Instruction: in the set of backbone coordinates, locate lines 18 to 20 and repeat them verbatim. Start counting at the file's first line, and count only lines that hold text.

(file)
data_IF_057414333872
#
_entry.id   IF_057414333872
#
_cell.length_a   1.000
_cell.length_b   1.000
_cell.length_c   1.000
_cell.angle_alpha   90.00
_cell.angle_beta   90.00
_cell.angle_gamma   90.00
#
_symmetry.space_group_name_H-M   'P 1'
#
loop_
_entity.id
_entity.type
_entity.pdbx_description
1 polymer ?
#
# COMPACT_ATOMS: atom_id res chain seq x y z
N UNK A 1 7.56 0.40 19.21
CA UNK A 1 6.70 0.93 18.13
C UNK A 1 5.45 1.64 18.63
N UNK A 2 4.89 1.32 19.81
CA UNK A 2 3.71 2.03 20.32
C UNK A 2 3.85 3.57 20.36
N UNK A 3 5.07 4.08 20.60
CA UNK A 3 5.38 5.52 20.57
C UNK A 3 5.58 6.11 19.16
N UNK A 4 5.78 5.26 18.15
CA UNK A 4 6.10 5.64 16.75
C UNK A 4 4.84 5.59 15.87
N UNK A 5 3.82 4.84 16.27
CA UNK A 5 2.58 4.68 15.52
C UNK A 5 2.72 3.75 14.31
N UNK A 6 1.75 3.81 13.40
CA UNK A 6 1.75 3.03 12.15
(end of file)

1 polymer ?
#
# COMPACT_ATOMS: atom_id res chain seq x y z